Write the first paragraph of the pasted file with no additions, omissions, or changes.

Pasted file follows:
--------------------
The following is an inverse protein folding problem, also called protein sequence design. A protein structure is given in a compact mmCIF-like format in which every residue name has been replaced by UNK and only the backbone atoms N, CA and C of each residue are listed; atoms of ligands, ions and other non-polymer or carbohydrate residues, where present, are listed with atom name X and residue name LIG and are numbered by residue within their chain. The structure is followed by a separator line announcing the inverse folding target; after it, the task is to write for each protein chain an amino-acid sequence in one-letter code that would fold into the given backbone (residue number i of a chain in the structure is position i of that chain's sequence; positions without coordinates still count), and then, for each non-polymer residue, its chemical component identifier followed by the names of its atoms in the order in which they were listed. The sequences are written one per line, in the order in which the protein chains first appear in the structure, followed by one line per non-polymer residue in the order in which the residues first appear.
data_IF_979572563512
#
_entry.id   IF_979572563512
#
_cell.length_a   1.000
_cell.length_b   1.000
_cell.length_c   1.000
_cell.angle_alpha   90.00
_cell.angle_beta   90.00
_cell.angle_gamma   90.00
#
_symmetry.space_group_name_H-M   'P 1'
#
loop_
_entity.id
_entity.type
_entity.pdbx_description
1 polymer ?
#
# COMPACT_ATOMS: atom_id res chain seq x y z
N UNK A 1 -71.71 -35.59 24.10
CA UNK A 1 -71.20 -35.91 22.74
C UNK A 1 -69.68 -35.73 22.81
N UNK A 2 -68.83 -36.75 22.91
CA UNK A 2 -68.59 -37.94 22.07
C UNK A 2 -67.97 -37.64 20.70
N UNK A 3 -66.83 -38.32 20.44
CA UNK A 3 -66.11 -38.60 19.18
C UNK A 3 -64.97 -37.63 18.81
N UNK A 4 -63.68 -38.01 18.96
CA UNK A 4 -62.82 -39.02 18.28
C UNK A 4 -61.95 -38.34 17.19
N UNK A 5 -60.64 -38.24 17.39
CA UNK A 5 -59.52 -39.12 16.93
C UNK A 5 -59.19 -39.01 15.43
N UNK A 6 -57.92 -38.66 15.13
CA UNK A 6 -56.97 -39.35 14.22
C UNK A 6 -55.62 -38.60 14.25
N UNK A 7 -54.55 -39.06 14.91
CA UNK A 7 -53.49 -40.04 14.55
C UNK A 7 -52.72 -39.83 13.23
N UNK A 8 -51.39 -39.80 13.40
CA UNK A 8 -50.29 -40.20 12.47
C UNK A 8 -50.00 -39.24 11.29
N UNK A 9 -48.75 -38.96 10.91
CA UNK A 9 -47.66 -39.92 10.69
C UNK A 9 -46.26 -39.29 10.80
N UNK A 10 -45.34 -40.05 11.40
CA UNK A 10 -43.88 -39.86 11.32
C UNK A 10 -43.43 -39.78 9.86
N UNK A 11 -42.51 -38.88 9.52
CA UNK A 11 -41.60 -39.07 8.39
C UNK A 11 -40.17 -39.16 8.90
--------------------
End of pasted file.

The following is an inverse protein folding problem, also called protein sequence design. A protein structure is given in a compact mmCIF-like format in which every residue name has been replaced by UNK and only the backbone atoms N, CA and C of each residue are listed; atoms of ligands, ions and other non-polymer or carbohydrate residues, where present, are listed with atom name X and residue name LIG and are numbered by residue within their chain. The structure is followed by a separator line announcing the inverse folding target; after it, the task is to write for each protein chain an amino-acid sequence in one-letter code that would fold into the given backbone (residue number i of a chain in the structure is position i of that chain's sequence; positions without coordinates still count), and then, for each non-polymer residue, its chemical component identifier followed by the names of its atoms in the order in which they were listed. The sequences are written one per line, in the order in which the protein chains first appear in the structure, followed by one line per non-polymer residue in the order in which the residues first appear.